I’m watching 365 documentaries and writing about each one in 2014. Tweet your suggestions to @documentarysite, or send an e-mail to firstname.lastname@example.org. Read more.
Note: This post may contain spoilers.
This post encompasses four documentaries about health and eating: Forks Over Knives (Lee Fulkerson, 2011), Hungry for Change (James Colquhoun and Laurentine ten Bosch, 2012), Fat, Sick and Nearly Dead (Joe Cross and Kurt Engfehr, 2010), and Food Matters (James Colquhoun and Carlo Ledesma, 2008). The basic message underlying all four documentaries is “eat your vegetables,” but each one raises that point amid multiple other messages and myths about health, food, “food-like substances,” nutrition, and medications.
An interesting balance across all four of these documentaries lies in the use of experts versus every people. Fulkerson builds his documentary around the work of T. Colin Campbell and Caldwell Esselstyn, who advocate for vegan diets, but he incorporates other voices from people on the street to other experts to everyday people who experience the benefits, which includes himself. Hungry for Change also features a range of talking heads, from experts to everyday people. Fat, Sick, and Nearly Dead reverses the priorities by reducing the number of experts to a few and instead focusing on a few key individuals and their experiences, while Food Matters seems exclusively experts. The most accessible and interesting of these four use a balance of experts and everyday people to bring their points forward, instead of relying on mostly experts. After a while, experts and their views run together, especially if they gain little opportunity to express personality as well as information.
The idea of the individual becoming an expert based on experiences shows up in Fat, Sick, and Nearly Dead most prominently through the likeable Joe Cross, who advocates for juice fasts as a means of front-loading nutrition and losing weight. The credit line for Cross’s chef in the credits gave me pause in accepting his expertise, but to his credit he includes another story similar to his own throughout the second half of the film. In Forks Over Knives, Fulkerson’s trial run of a vegan diet becomes part of the documentary, but not really a prominent one, and even then he represents himself as a knowledge seeker, not an expert. With Hungry for Change, the individuals who gain expertise seem no different from the other experts in the film. Showing these experts’ journeys through health makes these ideas more accessible.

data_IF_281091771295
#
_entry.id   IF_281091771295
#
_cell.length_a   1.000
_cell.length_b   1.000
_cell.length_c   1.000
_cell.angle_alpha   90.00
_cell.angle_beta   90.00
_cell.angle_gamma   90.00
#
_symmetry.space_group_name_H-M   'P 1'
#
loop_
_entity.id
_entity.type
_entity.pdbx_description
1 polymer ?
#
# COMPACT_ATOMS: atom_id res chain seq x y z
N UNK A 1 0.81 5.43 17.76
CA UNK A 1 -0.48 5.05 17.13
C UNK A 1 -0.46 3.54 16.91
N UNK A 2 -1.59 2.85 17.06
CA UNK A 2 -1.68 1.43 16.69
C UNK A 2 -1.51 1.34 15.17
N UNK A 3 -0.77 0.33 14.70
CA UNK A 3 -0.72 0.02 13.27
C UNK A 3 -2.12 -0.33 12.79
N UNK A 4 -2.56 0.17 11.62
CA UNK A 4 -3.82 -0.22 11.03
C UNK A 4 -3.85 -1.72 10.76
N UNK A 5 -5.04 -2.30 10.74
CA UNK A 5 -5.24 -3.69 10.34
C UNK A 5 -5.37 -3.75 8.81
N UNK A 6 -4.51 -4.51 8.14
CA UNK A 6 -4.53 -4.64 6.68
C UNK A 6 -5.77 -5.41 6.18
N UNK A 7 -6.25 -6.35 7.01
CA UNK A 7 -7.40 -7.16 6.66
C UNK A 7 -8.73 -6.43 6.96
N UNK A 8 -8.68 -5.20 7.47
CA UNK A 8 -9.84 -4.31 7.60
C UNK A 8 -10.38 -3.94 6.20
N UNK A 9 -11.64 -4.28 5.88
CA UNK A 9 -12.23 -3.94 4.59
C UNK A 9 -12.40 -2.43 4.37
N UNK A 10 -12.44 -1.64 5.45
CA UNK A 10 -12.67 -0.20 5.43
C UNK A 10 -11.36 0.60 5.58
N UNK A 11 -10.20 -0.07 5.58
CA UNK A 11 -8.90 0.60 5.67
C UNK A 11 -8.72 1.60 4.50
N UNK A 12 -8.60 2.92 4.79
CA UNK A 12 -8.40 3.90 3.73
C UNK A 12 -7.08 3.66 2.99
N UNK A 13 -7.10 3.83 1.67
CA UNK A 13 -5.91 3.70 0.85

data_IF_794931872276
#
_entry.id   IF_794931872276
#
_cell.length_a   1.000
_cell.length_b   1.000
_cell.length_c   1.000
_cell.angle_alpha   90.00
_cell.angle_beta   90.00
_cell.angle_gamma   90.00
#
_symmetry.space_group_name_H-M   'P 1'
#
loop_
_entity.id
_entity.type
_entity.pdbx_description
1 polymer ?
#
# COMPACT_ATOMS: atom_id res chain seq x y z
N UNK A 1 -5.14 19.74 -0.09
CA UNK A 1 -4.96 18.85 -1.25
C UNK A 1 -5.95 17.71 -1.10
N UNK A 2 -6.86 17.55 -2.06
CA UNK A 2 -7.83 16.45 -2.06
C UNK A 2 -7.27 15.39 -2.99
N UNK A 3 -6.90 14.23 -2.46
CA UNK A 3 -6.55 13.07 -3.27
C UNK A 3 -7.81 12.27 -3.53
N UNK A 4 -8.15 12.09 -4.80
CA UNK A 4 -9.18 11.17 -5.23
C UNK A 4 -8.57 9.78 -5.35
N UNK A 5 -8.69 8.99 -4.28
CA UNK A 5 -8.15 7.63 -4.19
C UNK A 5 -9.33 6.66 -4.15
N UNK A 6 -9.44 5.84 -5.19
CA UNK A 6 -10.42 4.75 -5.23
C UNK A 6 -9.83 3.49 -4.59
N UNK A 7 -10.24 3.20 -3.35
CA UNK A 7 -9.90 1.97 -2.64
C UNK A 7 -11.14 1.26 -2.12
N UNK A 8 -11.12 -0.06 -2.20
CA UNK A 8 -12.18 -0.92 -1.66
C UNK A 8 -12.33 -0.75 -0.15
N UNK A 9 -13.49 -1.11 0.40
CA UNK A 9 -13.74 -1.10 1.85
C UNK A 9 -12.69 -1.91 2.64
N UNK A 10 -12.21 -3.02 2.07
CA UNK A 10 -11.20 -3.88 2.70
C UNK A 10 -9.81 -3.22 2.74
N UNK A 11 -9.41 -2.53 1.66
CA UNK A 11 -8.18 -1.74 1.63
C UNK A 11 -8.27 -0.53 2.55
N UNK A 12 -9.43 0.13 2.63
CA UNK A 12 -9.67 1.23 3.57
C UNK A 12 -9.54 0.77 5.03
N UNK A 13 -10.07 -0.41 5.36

With their heavy reliance on talking heads, fortunately all four documentaries find ways to break things up visually. Fat, Sick, and Nearly Dead offers the best animations, while Hungry for Change offers a series of dramatizations of a woman undergoing changes in her life toward the ones the documentary advocates. She represents all the bad habits at first and appears miserable, and as she makes different decisions, she undergoes a transformation that finds her with a better life and outlook. While I understand the point of these dramatizations, I wonder why the makers did not include a similar line from a male perspective. Of course, cheesy archival footage comes into play — when will they run out of those 1950s educational films? Atomic Cafe makes the best use of them, after all. And to their collective credit, all four documentaries make their points without using graphic animal abuse footage.
I came to these four documentaries through Netflix’s suggestion system, which in part is based on similarity and in part based on hyping Netflix’s own programs. It seems that everything is similar to Orange is the New Black, sometimes. But is grouping documentaries by similar subject a good strategy to encourage long-term viewing? From these four, I can’t say that I recommend the “bender” approach to watching documentaries with similar subjects. By the time I got to the fourth one, I was weary of yet another talking head and yet another cheesy piece of archival footage telling me that vegetables are good for me.